'I FEEL LIKE A CRIMINAL' Fraud victim slams Lloyds after having £7,000 stolen from his account but the bank REFUSES to repay him

Matthew Bell denies he made the withdrawals from a branch in Worcester in 2015 - and is now planning on taking the bank to court

Matthew BellMatthew Bell says he feels like he has been treated like a criminal after Lloyds Bank rejected his fraud claim


A FRAUD victim who had £7,000 stolen from his account has slammed Lloyds after the bank refused to refund him.

Matthew Stephen Bell said he was made to feel like a criminal after he had his wallet stolen while at a work conference in 2015 - and is going to take legal action to try and get his money back.

Mr Bell was at the event at a Holiday Inn in Stratford when he noticed his wallet was missing.

Later that afternoon he received two calls from someone claiming to be from Lloyds saying there had been unusual activity on his account and £1,000 had been withdrawn.

The supposed staff member assured him the money would be returned as soon as possible but when he checked his account the following week, he was shocked to discover that a total of £7,100 had been taken - with two withdrawals made at a branch in Worcester.

Whoever had withdrawn the money at the branch had used Mr Bell's pin successfully - leading to the bank to reject his claim on the basis that it must have been him who made the withdrawals.

But Mr Bell, 40, denies that it's him on CCTV footage from the branch and that he has no way of explaining how his pin number was used.

The chartered surveyor said: "It has been unbelievable. I feel they've refused to acknowledge that I was a victim of crime.

Matthew-BellMr Bell denies that this CCTV footage is of him in the Worcester branch the day the withdrawals were made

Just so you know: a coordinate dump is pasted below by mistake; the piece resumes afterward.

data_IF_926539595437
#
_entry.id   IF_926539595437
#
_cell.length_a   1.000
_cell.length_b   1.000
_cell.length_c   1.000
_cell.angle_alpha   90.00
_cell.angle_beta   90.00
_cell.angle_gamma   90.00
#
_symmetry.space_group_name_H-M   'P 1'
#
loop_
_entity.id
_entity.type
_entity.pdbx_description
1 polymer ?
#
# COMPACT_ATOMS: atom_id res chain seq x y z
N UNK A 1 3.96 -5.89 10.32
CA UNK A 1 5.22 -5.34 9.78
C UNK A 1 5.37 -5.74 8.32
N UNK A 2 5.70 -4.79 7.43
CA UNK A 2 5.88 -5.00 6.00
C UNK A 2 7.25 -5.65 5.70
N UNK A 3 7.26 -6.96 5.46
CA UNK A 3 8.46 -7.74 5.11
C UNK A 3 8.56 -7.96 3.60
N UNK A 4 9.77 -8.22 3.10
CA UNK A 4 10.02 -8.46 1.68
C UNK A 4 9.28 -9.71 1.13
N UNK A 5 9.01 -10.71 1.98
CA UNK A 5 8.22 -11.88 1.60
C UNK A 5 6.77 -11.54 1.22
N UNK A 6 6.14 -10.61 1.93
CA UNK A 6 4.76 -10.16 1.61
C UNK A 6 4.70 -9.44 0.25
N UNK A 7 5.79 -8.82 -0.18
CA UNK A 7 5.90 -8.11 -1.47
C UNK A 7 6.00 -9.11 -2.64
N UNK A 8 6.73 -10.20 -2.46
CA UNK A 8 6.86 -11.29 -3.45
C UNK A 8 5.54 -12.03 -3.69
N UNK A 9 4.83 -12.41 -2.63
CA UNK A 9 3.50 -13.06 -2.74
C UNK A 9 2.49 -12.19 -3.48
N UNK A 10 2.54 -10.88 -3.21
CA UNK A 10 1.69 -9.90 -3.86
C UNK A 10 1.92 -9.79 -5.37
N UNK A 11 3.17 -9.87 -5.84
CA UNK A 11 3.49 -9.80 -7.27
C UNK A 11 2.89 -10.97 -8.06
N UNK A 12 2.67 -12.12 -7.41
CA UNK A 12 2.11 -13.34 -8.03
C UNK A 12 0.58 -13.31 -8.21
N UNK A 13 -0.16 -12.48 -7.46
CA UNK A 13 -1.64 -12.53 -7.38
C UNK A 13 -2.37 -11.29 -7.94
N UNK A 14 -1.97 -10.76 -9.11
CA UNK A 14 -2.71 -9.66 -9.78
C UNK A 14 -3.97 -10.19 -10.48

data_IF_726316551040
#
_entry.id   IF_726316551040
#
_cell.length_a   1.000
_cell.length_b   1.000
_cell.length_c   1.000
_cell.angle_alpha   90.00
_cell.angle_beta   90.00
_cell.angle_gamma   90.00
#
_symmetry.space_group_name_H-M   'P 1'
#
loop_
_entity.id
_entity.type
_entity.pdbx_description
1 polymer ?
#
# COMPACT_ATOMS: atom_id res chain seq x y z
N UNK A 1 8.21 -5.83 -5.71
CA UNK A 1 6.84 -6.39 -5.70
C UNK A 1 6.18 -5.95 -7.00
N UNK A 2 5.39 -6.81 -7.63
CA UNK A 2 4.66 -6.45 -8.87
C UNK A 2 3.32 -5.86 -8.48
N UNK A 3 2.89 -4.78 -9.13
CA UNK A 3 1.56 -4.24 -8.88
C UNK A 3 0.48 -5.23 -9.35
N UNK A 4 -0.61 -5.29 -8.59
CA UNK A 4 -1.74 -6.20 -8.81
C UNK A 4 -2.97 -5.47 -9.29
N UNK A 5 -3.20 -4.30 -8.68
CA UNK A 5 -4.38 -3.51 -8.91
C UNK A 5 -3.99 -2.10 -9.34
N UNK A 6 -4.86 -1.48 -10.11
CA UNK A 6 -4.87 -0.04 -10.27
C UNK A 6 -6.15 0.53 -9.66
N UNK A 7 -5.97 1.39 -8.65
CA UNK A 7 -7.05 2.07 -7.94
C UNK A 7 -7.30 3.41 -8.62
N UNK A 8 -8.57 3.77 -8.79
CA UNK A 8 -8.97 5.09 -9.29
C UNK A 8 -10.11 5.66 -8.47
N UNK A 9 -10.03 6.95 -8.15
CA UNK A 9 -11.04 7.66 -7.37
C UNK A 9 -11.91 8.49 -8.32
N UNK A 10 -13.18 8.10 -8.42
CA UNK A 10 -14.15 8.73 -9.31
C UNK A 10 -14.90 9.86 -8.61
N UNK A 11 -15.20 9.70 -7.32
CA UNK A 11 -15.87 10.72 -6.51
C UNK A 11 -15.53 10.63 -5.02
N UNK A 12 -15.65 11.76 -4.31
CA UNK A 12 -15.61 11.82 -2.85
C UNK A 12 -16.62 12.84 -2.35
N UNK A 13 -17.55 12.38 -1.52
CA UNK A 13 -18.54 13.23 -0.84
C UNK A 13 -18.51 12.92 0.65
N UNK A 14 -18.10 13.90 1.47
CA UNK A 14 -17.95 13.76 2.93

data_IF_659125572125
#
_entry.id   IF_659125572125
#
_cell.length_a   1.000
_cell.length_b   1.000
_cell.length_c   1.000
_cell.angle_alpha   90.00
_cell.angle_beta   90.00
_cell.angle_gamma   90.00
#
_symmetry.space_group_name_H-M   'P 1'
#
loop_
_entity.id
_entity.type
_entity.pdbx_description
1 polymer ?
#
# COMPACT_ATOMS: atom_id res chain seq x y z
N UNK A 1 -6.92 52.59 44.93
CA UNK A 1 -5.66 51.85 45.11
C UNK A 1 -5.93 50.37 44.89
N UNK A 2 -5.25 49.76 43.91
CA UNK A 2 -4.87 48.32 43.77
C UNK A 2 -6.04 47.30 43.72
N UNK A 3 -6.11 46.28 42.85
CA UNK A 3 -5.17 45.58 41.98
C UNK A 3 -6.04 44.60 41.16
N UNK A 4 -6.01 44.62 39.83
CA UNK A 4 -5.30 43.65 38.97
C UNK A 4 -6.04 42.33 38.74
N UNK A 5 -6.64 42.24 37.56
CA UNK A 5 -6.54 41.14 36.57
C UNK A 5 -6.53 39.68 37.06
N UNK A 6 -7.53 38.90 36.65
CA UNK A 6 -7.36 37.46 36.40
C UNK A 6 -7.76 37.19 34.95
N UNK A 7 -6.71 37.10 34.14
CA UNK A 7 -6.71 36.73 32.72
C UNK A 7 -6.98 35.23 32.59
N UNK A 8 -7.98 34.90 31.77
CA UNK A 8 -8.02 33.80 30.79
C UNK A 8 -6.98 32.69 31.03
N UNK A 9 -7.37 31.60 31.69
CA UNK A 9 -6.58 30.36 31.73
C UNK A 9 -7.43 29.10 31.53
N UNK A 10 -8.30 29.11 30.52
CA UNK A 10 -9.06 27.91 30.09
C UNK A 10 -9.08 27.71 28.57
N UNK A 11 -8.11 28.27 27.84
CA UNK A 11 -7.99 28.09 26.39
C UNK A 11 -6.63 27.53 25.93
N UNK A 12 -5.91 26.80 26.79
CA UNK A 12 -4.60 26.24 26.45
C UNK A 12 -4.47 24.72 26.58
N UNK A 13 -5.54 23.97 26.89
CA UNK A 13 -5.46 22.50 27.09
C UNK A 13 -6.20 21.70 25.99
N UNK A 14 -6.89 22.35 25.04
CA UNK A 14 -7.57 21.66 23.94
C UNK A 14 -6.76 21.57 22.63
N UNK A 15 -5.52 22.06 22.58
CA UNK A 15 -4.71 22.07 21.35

"The CCTV footage they've got doesn't look anything like me. They say I was in the Worcester branch but at that time I was at the hotel.

"I was shocked to hear they were claiming it was me on the CCTV.

"They think I must have given my pin out over the phone but there was no way I did that - I've always known not to give it out.

"Whoever did it had my wallet with my driving licence which they could have used as ID."

When Mr Bell first contacted the bank, he was told that he would be refunded all of his money.

But after then rejecting his claim, Mr Bell took his complaint to the Financial Ombudsman Service (FOS), which can settle complaints between customers and financial firms.

But Mr Bell accused the FOS of "colluding" with the banking industry after it failed to find in favour of him - and now he's going to begin legal action to try and get his money back.


"I didn't feel like they were on our side at all," he said.

"It just seemed like there was some collusion between them and the bank.

"The next stage now is to go to court. There's a one-off fee of about £400 to pay but I don't want to let it lie."

Bank scams and fraud has become a huge concern for both consumers and regulators.

TV's Gloria Hunniford was fleeced of £120,000 after a woman pretending to be her walked into a Santander branch in Croydon and nabbed the cash.

In the summer, RBS chief, Ross McEwan provoked outrage when he said victims shouldn't get automatically refunded by their banks if they are scammed out of their money.

Former head of the Met Police, Bernard Hogan-Howe, was slammed for blaming victims of online fraud.

Hogan-Howe claimed that Brits were being "rewarded for bad behaviour" by not following basic security measures online and then be compensated.

Last month, the Payments System Regulator announced it was looking at ways to make it easier for online transfer victims to get their money back.

Under city rules, a bank can only refuse to refund a victim if they can prove the customer acted negligently failed to protect their card and pin details.

A spokeswoman for the bank told The Sun Online it had paid Mr Bell £356 in compensation due to the time it took to investigate his complaint and that he was wrongly told his claim would be repaid in full.

"Lloyds Bank takes its commitment to fraud prevention seriously. Following Mr Bell's complaint we investigated his case thoroughly and the Financial Ombudsman supported our decision," she added.

A spokeswoman for the Financial Ombudsman Service said: "We resolve complaints on an individual basis, taking into account all the available evidence.

"As such, we are independent of both the consumer and the business who the complaint is against.

"However, I can understand that Mr Bell is disappointed with the outcome of his complaint. As Mr Bell rejected our decision, he is free to pursue his complaint through the courts."


Article From:- https://www.thesun.co.uk

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